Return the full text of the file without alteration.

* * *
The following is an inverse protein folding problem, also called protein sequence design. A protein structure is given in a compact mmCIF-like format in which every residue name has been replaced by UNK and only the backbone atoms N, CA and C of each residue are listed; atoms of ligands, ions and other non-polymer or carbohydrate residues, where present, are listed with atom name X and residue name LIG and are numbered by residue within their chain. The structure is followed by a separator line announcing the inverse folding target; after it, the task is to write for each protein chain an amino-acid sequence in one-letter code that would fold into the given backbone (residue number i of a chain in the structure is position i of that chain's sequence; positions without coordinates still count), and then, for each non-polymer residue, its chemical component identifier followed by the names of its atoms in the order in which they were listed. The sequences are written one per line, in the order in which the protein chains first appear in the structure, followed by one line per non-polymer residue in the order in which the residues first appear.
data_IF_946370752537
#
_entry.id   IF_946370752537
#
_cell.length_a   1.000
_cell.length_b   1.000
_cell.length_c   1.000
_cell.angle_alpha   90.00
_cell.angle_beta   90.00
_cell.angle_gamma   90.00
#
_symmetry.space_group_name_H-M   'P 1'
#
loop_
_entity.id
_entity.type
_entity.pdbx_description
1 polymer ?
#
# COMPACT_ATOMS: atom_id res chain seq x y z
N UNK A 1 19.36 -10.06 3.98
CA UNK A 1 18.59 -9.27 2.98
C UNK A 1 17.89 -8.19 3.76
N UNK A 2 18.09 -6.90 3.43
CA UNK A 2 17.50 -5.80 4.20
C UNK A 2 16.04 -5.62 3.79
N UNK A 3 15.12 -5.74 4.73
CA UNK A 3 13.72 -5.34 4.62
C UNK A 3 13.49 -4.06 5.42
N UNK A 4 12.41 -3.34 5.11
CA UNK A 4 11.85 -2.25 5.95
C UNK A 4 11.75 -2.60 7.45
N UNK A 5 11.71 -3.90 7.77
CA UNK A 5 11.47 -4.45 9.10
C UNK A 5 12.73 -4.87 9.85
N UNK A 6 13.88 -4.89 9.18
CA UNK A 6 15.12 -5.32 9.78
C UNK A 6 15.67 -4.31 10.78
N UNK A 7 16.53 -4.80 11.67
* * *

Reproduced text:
The following is an inverse protein folding problem, also called protein sequence design. A protein structure is given in a compact mmCIF-like format in which every residue name has been replaced by UNK and only the backbone atoms N, CA and C of each residue are listed; atoms of ligands, ions and other non-polymer or carbohydrate residues, where present, are listed with atom name X and residue name LIG and are numbered by residue within their chain. The structure is followed by a separator line announcing the inverse folding target; after it, the task is to write for each protein chain an amino-acid sequence in one-letter code that would fold into the given backbone (residue number i of a chain in the structure is position i of that chain's sequence; positions without coordinates still count), and then, for each non-polymer residue, its chemical component identifier followed by the names of its atoms in the order in which they were listed. The sequences are written one per line, in the order in which the protein chains first appear in the structure, followed by one line per non-polymer residue in the order in which the residues first appear.
data_IF_946370752537
#
_entry.id   IF_946370752537
#
_cell.length_a   1.000
_cell.length_b   1.000
_cell.length_c   1.000
_cell.angle_alpha   90.00
_cell.angle_beta   90.00
_cell.angle_gamma   90.00
#
_symmetry.space_group_name_H-M   'P 1'
#
loop_
_entity.id
_entity.type
_entity.pdbx_description
1 polymer ?
#
# COMPACT_ATOMS: atom_id res chain seq x y z
N UNK A 1 19.36 -10.06 3.98
CA UNK A 1 18.59 -9.27 2.98
C UNK A 1 17.89 -8.19 3.76
N UNK A 2 18.09 -6.90 3.43
CA UNK A 2 17.50 -5.80 4.20
C UNK A 2 16.04 -5.62 3.79
N UNK A 3 15.12 -5.74 4.73
CA UNK A 3 13.72 -5.34 4.62
C UNK A 3 13.49 -4.06 5.42
N UNK A 4 12.41 -3.34 5.11
CA UNK A 4 11.85 -2.25 5.95
C UNK A 4 11.75 -2.60 7.45
N UNK A 5 11.71 -3.90 7.77
CA UNK A 5 11.47 -4.45 9.10
C UNK A 5 12.73 -4.87 9.85
N UNK A 6 13.88 -4.89 9.18
CA UNK A 6 15.12 -5.32 9.78
C UNK A 6 15.67 -4.31 10.78
N UNK A 7 16.53 -4.80 11.67